How To Bridge The Quality Gap In Your Climate Controlled Supply ChainSource: 7P Solutions
By Jeff Clark, President, 7PSolutions™, LLC
Over the last several years, organizations such as the World Health Organization (WHO), Parenteral Drug Association (PDA), and International Air Transport Association (IATA) along with most countries’ Ministries of Health or similar agencies have written guidance and regulatory documents regarding the handling and management of time and temperature-sensitive healthcare products during transport and in-transit storage. These documents are all very similar in scope, but they do have their differences. In response, pharmaceutical companies have been spending millions of dollars testing and validating shipping lanes, packaging solutions, and monitoring devices. That is in addition to the investments into education — such as attending cold chain and security conferences and hiring consultants to review, study, and counsel on data collected, routes utilized, preferred packing methods, and best practices.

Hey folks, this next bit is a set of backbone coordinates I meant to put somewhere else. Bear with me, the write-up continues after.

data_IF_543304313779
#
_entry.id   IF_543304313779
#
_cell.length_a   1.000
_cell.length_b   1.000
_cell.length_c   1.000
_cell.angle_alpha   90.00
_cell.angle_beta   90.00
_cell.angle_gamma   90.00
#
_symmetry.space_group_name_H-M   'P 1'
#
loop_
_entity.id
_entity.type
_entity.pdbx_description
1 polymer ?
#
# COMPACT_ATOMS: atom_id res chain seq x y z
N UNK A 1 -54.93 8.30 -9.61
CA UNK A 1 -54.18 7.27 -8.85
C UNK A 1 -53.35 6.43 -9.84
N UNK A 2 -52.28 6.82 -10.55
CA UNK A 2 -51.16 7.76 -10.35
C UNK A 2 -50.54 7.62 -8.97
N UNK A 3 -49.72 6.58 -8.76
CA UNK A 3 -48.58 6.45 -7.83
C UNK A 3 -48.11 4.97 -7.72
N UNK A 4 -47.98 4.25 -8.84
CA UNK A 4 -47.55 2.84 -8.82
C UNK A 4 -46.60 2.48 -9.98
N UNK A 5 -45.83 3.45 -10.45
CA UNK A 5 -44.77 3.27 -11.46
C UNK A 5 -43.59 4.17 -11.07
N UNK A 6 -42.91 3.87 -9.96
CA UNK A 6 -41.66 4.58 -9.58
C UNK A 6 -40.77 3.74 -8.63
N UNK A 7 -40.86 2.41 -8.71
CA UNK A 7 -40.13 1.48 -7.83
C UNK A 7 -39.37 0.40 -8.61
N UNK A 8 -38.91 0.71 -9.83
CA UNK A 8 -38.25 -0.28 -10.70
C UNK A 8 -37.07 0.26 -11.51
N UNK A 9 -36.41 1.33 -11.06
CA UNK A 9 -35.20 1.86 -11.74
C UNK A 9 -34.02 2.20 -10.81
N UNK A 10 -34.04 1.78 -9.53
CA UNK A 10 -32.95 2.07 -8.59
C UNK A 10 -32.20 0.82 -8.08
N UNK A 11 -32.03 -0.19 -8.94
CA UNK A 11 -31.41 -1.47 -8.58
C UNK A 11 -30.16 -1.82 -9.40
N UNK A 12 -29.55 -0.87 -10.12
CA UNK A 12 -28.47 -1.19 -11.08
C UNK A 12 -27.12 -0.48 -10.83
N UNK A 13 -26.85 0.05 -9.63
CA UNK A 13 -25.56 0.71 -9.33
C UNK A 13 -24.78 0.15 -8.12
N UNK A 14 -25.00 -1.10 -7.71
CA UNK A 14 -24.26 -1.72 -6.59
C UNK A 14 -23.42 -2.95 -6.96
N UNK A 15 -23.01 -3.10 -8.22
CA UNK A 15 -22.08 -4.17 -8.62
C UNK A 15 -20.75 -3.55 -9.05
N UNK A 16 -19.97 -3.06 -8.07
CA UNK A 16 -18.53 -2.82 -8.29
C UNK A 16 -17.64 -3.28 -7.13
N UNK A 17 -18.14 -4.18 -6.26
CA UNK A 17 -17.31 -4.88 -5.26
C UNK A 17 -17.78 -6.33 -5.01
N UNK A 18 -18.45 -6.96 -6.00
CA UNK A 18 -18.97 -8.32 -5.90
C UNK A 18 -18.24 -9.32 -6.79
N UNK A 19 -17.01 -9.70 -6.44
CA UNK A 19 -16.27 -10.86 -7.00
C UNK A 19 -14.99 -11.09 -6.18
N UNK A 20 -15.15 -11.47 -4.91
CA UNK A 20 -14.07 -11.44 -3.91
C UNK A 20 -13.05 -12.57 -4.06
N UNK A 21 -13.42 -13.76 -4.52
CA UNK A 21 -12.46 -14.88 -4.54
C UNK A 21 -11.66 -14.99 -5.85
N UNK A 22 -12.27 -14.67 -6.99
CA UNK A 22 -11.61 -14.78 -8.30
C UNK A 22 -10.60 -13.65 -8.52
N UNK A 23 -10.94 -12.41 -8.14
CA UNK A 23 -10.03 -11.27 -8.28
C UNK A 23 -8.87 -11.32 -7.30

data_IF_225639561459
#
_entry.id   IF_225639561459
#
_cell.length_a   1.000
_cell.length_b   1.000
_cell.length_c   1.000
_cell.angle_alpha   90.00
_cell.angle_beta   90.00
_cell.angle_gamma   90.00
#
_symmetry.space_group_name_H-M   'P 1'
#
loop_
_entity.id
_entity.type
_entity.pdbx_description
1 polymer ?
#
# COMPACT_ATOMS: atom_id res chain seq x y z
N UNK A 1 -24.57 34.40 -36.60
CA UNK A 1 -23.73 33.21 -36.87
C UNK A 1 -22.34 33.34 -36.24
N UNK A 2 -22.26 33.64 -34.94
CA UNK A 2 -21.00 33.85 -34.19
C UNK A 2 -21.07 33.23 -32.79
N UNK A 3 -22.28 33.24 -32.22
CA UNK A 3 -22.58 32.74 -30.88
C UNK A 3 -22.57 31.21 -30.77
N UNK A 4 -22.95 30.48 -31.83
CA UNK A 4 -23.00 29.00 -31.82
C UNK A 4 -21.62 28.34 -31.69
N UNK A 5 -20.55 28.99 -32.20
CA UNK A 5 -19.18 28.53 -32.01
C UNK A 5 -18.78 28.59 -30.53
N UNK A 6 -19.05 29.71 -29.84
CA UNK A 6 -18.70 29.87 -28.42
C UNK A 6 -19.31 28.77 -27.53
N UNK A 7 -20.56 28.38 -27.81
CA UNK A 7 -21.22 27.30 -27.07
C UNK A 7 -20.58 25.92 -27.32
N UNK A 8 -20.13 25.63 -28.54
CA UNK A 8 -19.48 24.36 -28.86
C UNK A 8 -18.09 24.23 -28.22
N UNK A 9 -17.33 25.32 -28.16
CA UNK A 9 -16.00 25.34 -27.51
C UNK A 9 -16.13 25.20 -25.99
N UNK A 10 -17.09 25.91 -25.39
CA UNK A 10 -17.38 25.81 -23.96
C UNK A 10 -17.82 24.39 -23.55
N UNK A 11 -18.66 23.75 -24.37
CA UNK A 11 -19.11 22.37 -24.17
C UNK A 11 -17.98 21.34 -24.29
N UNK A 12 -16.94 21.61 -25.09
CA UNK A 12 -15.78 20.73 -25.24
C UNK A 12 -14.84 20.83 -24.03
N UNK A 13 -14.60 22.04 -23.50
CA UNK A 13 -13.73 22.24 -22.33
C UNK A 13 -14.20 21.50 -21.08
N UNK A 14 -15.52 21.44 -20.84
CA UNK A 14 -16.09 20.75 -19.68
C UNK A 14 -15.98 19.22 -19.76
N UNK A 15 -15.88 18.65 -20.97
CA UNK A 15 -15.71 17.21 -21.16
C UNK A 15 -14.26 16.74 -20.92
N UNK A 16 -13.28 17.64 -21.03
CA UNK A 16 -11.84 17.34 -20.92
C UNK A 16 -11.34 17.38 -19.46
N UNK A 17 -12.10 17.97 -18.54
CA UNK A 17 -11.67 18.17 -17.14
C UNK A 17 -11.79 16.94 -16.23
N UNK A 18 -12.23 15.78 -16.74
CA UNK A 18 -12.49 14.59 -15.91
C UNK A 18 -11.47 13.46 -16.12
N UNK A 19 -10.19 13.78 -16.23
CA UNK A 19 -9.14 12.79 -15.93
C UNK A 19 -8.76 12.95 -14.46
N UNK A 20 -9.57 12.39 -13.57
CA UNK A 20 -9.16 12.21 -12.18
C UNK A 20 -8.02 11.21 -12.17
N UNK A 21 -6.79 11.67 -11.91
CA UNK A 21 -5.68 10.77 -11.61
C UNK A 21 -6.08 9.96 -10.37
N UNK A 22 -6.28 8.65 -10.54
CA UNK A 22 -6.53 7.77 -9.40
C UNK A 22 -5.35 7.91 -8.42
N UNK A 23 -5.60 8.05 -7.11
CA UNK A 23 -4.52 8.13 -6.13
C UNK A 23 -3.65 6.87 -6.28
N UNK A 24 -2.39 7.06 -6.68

All of these things are valuable and play a very important role in the development and implementation of best practices and processes within each pharma company’s supply chain. One must understand not only the stability of their products, but also the proper packaging solution for each mode of transport, and who are the viable solutions and service providers that have the expertise to maintain product integrity and security. However, as the pharma industry is testing and developing a greater number of products that will require even more specialized management and handling than in the past, it is important for all the players — including trucking companies, couriers, packagers, and other service providers — to understand the requirements to implement and sustain a quality supply chain. The requirements of controlled room temperature (CRT), humidity, light exposure, vibration, and worries of bioburdens and security must be considered and met throughout the entire climate-controlled supply chain — and all parties involved must be held accountable.